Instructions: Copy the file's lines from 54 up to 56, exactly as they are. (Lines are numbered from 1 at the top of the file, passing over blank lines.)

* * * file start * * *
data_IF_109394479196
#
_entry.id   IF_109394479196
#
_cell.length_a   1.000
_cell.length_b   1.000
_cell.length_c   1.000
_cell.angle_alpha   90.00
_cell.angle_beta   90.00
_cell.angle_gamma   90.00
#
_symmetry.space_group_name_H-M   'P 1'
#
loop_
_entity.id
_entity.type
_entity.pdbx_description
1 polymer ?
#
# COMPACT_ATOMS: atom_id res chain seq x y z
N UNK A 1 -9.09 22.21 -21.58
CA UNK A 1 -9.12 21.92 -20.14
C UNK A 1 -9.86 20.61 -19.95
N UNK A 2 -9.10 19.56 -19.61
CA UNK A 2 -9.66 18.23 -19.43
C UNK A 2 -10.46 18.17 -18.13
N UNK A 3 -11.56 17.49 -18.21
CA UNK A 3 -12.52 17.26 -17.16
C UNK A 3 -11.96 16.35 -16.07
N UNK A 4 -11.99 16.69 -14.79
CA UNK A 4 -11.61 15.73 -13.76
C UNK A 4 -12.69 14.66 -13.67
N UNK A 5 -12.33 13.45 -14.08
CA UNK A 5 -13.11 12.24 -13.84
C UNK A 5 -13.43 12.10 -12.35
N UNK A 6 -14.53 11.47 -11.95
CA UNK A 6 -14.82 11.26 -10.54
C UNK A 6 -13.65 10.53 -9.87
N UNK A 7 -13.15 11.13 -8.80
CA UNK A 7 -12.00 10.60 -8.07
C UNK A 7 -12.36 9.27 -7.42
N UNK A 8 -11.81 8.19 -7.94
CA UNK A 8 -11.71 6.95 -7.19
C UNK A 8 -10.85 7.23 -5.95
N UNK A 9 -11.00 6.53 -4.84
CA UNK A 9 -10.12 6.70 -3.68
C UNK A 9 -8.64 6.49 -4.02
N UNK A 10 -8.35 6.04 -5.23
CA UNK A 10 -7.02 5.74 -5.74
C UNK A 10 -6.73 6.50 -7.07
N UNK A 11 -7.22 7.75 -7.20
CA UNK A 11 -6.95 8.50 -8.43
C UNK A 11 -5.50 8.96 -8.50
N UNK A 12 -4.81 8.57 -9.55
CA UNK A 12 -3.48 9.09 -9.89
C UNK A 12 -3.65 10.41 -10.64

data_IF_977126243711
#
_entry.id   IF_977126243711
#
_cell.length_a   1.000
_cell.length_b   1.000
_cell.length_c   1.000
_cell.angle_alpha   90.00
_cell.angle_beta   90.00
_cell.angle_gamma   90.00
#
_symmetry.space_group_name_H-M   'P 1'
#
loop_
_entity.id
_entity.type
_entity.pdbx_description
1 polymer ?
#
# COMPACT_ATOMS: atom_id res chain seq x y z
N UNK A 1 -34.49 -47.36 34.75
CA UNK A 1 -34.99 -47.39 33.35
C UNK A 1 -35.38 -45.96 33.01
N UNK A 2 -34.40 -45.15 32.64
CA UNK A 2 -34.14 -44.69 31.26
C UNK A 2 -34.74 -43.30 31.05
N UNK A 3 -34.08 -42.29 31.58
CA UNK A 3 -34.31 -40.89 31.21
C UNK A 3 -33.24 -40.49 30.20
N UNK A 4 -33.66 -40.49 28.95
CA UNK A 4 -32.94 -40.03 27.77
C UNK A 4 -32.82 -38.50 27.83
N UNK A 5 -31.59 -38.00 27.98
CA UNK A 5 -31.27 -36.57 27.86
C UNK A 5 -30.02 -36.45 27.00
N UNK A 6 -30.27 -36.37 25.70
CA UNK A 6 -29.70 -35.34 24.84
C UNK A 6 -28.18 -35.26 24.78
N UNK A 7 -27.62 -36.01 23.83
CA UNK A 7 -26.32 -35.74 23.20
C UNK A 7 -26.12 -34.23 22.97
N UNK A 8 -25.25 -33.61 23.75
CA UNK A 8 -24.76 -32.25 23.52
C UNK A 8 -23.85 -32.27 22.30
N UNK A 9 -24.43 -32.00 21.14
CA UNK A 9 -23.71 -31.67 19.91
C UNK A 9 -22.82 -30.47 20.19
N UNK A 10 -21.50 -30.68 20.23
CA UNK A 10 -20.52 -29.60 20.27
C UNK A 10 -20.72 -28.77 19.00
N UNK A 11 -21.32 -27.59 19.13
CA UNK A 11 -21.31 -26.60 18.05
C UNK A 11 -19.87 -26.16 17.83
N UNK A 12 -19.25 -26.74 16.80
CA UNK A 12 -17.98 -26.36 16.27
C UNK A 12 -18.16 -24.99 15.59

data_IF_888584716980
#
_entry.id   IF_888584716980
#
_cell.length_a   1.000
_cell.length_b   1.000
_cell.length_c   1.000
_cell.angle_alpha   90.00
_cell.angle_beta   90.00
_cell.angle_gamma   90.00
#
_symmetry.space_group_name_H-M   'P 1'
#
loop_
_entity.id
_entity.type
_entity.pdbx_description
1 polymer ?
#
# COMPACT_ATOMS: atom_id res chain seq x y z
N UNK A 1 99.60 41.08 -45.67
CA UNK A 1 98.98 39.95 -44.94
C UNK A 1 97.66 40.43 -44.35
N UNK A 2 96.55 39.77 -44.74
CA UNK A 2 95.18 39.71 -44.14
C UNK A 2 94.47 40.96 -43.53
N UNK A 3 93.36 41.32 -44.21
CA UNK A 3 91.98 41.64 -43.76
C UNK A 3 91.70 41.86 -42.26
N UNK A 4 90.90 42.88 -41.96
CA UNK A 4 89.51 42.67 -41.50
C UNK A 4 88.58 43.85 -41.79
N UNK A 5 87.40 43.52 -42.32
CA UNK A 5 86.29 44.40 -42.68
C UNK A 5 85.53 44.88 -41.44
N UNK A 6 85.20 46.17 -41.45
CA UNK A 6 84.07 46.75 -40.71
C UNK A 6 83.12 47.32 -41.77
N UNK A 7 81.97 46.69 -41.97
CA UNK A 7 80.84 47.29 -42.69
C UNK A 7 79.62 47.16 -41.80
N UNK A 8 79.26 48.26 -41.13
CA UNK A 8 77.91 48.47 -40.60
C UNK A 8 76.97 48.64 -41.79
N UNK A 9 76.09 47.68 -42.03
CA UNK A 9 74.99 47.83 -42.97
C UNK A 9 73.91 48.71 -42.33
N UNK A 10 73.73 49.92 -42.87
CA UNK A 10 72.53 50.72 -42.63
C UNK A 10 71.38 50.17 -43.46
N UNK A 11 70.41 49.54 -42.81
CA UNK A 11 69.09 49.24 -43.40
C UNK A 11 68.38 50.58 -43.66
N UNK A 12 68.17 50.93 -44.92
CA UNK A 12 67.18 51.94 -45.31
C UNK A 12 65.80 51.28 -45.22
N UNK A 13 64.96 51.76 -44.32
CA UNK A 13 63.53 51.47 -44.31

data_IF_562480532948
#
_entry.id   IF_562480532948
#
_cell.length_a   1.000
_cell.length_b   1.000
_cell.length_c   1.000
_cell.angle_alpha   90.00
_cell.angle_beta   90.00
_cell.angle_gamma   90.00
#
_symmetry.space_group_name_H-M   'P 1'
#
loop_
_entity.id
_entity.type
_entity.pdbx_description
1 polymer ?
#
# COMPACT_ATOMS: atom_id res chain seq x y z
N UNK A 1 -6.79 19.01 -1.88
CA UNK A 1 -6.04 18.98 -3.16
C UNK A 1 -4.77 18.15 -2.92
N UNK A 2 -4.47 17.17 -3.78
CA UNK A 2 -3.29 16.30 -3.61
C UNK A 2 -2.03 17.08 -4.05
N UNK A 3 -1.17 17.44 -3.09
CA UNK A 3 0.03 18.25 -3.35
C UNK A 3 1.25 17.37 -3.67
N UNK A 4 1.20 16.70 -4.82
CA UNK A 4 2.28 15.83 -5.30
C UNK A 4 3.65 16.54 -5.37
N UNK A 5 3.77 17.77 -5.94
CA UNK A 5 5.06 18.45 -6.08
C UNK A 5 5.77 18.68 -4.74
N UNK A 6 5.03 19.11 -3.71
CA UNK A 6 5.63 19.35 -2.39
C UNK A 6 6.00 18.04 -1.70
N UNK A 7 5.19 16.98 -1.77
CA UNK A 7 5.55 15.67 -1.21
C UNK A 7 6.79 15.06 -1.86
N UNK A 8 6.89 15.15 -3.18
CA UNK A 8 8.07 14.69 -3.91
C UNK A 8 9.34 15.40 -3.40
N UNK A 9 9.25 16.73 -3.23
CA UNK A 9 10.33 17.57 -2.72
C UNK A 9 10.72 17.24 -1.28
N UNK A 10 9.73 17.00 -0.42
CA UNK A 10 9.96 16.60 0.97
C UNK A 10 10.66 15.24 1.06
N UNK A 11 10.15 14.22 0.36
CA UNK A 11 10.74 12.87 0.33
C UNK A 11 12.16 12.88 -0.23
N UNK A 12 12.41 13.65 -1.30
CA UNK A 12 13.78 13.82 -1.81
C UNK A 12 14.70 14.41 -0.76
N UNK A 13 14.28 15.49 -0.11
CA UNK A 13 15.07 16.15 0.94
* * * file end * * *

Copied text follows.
N UNK A 12 -4.81 8.57 -9.55
CA UNK A 12 -3.48 9.09 -9.89
C UNK A 12 -3.65 10.41 -10.64